Friday, October 10, 2014

Noncoding RNAs and RNA therapeutics in prostate cancer

There is a new frontier in cancer and biology which focuses on the non-conventional role and use of RNAs. RNA stands for ribonucleic acid. Traditionally RNA has been viewed as a simple messenger that translates genetic information from our DNA (deoxyribonucleic acid) into proteins that are used by the cells in our body. Over the last several decades, however, new roles for RNA have been discovered that go well beyond the simple beauty of protein coding. For instance, there are segments of RNA that do not carry a code for a protein, but instead act by influencing how the information in DNA and RNA is used. These segments are called "non-coding" RNA segments. In addition to these natural non-coding RNAs, new techniques have been evolved to artificially generate RNAs as novel cancer diagnostic, prognostic and therapeutic agents. Here we review some of these new discoveries and technologies, including long noncoding RNAs, microRNAs and RNA aptamers, and how they are being applied to prostate cancer research at the Brady Urological Institute.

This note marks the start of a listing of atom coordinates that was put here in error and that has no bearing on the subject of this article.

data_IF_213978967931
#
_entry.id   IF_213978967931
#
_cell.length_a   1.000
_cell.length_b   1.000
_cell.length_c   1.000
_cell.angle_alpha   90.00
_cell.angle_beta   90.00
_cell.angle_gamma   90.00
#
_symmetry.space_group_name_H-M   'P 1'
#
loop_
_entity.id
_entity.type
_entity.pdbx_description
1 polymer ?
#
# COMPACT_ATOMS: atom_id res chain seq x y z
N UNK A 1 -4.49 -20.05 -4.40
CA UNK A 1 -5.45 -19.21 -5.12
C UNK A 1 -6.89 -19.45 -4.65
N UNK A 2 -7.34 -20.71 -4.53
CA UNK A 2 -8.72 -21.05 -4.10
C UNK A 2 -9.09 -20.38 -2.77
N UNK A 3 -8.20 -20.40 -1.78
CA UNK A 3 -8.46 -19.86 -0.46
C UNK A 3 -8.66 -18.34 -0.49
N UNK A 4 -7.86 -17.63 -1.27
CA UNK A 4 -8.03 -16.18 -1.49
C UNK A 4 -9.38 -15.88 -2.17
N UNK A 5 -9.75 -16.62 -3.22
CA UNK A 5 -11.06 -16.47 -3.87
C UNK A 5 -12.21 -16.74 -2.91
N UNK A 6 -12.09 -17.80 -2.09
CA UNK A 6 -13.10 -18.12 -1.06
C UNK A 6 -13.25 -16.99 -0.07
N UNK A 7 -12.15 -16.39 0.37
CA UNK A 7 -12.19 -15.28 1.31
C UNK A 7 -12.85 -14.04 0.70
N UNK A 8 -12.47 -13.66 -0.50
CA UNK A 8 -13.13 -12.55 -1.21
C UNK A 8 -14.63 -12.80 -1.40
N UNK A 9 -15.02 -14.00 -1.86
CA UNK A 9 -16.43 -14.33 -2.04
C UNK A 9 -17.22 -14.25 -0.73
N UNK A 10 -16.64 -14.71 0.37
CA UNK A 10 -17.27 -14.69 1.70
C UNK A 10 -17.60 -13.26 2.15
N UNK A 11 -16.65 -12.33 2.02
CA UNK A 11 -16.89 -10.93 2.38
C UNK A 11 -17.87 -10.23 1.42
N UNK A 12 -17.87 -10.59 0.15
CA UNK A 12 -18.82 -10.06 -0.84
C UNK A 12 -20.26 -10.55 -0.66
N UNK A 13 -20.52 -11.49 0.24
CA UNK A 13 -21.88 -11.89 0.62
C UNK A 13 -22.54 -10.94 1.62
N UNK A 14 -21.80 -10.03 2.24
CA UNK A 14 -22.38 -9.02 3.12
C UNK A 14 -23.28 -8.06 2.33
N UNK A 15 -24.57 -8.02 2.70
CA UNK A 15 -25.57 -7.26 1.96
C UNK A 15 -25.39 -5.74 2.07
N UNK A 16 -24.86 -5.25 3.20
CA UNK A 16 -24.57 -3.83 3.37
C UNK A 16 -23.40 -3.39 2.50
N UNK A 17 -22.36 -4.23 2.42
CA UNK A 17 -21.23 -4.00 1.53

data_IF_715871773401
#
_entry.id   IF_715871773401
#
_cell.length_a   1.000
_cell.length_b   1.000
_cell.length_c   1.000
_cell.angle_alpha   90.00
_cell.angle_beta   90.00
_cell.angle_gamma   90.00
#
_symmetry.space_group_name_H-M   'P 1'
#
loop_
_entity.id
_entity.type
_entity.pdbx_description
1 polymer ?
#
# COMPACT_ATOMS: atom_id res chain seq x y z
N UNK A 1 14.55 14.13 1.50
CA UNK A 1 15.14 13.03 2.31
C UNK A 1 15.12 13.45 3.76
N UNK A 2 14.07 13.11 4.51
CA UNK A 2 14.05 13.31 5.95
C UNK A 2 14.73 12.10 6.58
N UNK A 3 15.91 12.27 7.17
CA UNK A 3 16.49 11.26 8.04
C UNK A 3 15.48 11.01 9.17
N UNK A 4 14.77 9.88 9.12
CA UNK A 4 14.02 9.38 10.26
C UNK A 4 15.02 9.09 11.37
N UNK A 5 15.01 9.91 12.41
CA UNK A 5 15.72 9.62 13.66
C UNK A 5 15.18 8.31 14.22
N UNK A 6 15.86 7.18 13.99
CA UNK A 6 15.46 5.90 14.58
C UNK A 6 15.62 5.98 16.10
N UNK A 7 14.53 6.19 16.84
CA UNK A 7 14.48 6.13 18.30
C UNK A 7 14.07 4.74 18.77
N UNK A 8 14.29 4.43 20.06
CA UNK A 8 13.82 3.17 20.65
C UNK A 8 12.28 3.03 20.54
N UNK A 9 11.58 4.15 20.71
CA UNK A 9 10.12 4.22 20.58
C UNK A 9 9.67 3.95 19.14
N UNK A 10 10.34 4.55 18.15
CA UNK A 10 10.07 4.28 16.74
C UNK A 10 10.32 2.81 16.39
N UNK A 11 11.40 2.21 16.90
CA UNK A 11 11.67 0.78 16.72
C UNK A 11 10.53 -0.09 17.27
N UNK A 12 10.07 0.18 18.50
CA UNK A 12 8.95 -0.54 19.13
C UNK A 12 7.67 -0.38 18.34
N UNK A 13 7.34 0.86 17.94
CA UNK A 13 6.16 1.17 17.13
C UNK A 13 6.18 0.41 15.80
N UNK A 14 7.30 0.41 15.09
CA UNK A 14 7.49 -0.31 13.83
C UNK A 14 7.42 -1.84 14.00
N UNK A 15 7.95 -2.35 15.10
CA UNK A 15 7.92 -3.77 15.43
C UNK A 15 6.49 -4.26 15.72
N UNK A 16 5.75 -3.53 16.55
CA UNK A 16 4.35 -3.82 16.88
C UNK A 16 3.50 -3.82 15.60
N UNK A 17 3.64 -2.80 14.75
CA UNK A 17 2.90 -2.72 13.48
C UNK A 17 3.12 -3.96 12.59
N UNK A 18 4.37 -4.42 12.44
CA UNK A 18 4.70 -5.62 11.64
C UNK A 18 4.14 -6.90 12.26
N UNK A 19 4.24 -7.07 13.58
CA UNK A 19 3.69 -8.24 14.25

In a cell, DNA is "translated" by RNA into proteins that can be used by the cell throughout the body.

It is incredible to think that it has only been 50 years since the genetic code was cracked [1]. These breakthrough discoveries taught us how information locked in DNA sequences can code for the specific synthesis of protein components in cells, tissues and organisms. In fact, much of our understanding about cancer biology today stems from the discovery of mutations (or alterations) in protein-coding genes, and how the resulting protein products can drive cancer development, progression, and metastasis [2]. Importantly, these critical discoveries may only be the tip of the iceberg. It is estimated that coding genes (the genes which code for the ~20,000 human proteins) only account for ~1.5% of the three BILLION nucleotides of sequence information in the human genome. Within the last decade a major effort has begun to identify and characterize the other types of codes that exist in the remaining 98.5% of the human genome [3].

One class of genes which do not code for protein products are called noncoding RNAs (ncRNAs). This gene class includes long noncoding RNAs (lncRNAs) and microRNAs (miRNAs), both of which have been implicated in cancer [4, 5]. Long noncoding RNAs are over 200 nucleotides (or building blocks of DNA and RNA) in length and may perform a variety of functions which include the regulation of DNA organizational density in chromosomes and the regulation of gene expression. The exact mechanisms of lncRNAs are diverse, and most have not yet been fully characterized. MicroRNAs, on the other hand, are smaller RNAs which primarily function as RNA interference agents, to block the synthesis of proteins encoded by specific coding genes. The 1998 discovery of this fundamental RNA interference pathway was so instrumental in biology and medicine that it quickly led to a Nobel Prize in 2006 [6].


Long non-coding RNA: PCA3